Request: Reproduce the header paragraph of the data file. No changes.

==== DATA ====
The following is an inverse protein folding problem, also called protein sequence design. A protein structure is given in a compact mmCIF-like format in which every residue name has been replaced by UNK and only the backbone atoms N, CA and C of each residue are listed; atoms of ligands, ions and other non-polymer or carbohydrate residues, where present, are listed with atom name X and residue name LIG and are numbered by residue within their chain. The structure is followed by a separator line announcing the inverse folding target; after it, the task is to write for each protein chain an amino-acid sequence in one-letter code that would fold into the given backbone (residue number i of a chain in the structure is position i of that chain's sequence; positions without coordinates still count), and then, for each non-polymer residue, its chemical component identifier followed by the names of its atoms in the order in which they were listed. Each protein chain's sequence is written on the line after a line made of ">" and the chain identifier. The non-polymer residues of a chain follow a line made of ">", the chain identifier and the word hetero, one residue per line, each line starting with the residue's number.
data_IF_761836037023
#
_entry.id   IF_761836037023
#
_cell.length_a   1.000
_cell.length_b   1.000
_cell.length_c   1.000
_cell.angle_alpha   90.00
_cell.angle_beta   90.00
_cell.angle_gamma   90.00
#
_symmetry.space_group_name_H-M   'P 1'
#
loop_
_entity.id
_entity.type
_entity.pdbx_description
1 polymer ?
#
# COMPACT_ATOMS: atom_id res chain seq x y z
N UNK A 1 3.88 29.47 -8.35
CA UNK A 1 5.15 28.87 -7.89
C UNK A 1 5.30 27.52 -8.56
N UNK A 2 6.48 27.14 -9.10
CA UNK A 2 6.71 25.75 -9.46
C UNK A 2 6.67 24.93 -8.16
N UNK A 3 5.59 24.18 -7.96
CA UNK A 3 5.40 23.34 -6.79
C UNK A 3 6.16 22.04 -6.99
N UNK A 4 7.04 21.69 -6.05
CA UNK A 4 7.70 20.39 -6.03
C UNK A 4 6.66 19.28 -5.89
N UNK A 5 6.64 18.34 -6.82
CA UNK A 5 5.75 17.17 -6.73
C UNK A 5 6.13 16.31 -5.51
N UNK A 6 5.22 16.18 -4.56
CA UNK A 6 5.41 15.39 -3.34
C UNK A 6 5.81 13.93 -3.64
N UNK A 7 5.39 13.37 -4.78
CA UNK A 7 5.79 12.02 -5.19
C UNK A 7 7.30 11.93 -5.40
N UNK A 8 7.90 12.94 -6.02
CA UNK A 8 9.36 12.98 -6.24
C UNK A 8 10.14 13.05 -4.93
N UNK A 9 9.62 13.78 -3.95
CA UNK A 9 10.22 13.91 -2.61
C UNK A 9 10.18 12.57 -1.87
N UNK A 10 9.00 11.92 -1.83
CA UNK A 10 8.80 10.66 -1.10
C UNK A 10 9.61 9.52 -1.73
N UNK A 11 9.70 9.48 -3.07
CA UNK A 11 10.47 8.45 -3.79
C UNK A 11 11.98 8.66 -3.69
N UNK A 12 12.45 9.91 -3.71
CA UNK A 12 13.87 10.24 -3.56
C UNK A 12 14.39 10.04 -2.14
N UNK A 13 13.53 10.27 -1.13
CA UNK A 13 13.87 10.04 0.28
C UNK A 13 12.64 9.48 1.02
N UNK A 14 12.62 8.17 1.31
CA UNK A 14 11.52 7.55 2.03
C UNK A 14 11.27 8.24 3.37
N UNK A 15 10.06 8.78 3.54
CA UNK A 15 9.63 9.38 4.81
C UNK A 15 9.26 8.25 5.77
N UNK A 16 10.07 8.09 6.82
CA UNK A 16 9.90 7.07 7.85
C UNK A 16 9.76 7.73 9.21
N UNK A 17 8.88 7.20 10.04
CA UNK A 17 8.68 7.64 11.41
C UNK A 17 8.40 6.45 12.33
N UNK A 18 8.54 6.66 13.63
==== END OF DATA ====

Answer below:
The following is an inverse protein folding problem, also called protein sequence design. A protein structure is given in a compact mmCIF-like format in which every residue name has been replaced by UNK and only the backbone atoms N, CA and C of each residue are listed; atoms of ligands, ions and other non-polymer or carbohydrate residues, where present, are listed with atom name X and residue name LIG and are numbered by residue within their chain. The structure is followed by a separator line announcing the inverse folding target; after it, the task is to write for each protein chain an amino-acid sequence in one-letter code that would fold into the given backbone (residue number i of a chain in the structure is position i of that chain's sequence; positions without coordinates still count), and then, for each non-polymer residue, its chemical component identifier followed by the names of its atoms in the order in which they were listed. Each protein chain's sequence is written on the line after a line made of ">" and the chain identifier. The non-polymer residues of a chain follow a line made of ">", the chain identifier and the word hetero, one residue per line, each line starting with the residue's number.